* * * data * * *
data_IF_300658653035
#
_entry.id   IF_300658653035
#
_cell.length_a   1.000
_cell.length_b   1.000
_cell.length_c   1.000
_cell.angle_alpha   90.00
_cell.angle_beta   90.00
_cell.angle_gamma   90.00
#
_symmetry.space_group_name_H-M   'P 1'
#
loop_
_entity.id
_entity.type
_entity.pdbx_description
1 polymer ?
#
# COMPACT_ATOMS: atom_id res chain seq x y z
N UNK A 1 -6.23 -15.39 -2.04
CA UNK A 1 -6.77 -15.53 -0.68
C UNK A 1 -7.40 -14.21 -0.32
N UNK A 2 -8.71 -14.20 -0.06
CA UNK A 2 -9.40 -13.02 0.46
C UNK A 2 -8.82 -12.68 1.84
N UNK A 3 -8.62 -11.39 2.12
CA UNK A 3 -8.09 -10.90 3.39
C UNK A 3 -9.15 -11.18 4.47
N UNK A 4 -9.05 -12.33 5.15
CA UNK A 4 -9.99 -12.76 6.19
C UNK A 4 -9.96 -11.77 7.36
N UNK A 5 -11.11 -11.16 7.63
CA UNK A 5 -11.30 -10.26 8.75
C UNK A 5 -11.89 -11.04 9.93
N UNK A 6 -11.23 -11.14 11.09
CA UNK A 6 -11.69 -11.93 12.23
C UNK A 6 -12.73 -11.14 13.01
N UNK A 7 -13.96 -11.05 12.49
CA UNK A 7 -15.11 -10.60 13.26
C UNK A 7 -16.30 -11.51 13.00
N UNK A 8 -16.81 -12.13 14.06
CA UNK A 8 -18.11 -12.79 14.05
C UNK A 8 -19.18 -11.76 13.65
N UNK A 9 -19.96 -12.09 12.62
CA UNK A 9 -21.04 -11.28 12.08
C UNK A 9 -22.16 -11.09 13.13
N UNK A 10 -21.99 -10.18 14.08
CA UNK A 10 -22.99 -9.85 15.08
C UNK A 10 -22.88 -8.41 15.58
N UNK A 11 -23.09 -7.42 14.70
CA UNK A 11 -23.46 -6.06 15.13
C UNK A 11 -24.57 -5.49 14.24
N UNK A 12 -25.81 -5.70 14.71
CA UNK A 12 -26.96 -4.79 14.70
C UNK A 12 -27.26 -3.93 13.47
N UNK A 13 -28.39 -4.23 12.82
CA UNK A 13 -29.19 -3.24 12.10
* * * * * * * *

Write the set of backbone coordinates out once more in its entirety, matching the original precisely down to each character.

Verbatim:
data_IF_300658653035
#
_entry.id   IF_300658653035
#
_cell.length_a   1.000
_cell.length_b   1.000
_cell.length_c   1.000
_cell.angle_alpha   90.00
_cell.angle_beta   90.00
_cell.angle_gamma   90.00
#
_symmetry.space_group_name_H-M   'P 1'
#
loop_
_entity.id
_entity.type
_entity.pdbx_description
1 polymer ?
#
# COMPACT_ATOMS: atom_id res chain seq x y z
N UNK A 1 -6.23 -15.39 -2.04
CA UNK A 1 -6.77 -15.53 -0.68
C UNK A 1 -7.40 -14.21 -0.32
N UNK A 2 -8.71 -14.20 -0.06
CA UNK A 2 -9.40 -13.02 0.46
C UNK A 2 -8.82 -12.68 1.84
N UNK A 3 -8.62 -11.39 2.12
CA UNK A 3 -8.09 -10.90 3.39
C UNK A 3 -9.15 -11.18 4.47
N UNK A 4 -9.05 -12.33 5.15
CA UNK A 4 -9.99 -12.76 6.19
C UNK A 4 -9.96 -11.77 7.36
N UNK A 5 -11.11 -11.16 7.63
CA UNK A 5 -11.30 -10.26 8.75
C UNK A 5 -11.89 -11.04 9.93
N UNK A 6 -11.23 -11.14 11.09
CA UNK A 6 -11.69 -11.93 12.23
C UNK A 6 -12.73 -11.14 13.01
N UNK A 7 -13.96 -11.05 12.49
CA UNK A 7 -15.11 -10.60 13.26
C UNK A 7 -16.30 -11.51 13.00
N UNK A 8 -16.81 -12.13 14.06
CA UNK A 8 -18.11 -12.79 14.05
C UNK A 8 -19.18 -11.76 13.65
N UNK A 9 -19.96 -12.09 12.62
CA UNK A 9 -21.04 -11.28 12.08
C UNK A 9 -22.16 -11.09 13.13
N UNK A 10 -21.99 -10.18 14.08
CA UNK A 10 -22.99 -9.85 15.08
C UNK A 10 -22.88 -8.41 15.58
N UNK A 11 -23.09 -7.42 14.70
CA UNK A 11 -23.46 -6.06 15.13
C UNK A 11 -24.57 -5.49 14.24
N UNK A 12 -25.81 -5.70 14.71
CA UNK A 12 -26.96 -4.79 14.70
C UNK A 12 -27.26 -3.93 13.47
N UNK A 13 -28.39 -4.23 12.82
CA UNK A 13 -29.19 -3.24 12.10